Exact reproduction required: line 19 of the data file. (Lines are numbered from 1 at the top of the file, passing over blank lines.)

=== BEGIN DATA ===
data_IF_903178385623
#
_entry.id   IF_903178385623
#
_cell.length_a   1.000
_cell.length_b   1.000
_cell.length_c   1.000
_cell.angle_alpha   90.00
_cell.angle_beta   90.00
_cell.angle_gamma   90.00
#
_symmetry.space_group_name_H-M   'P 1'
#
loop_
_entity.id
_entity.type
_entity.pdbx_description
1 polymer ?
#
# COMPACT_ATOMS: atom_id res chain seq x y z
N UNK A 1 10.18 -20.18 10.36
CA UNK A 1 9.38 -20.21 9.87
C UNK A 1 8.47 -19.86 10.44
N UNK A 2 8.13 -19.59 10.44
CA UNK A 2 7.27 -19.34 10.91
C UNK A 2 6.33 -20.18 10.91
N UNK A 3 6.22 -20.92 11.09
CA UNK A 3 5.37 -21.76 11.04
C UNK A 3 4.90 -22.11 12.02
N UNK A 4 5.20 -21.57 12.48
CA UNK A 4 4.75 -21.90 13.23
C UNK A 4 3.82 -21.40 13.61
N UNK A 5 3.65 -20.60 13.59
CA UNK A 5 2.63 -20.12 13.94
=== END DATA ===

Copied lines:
#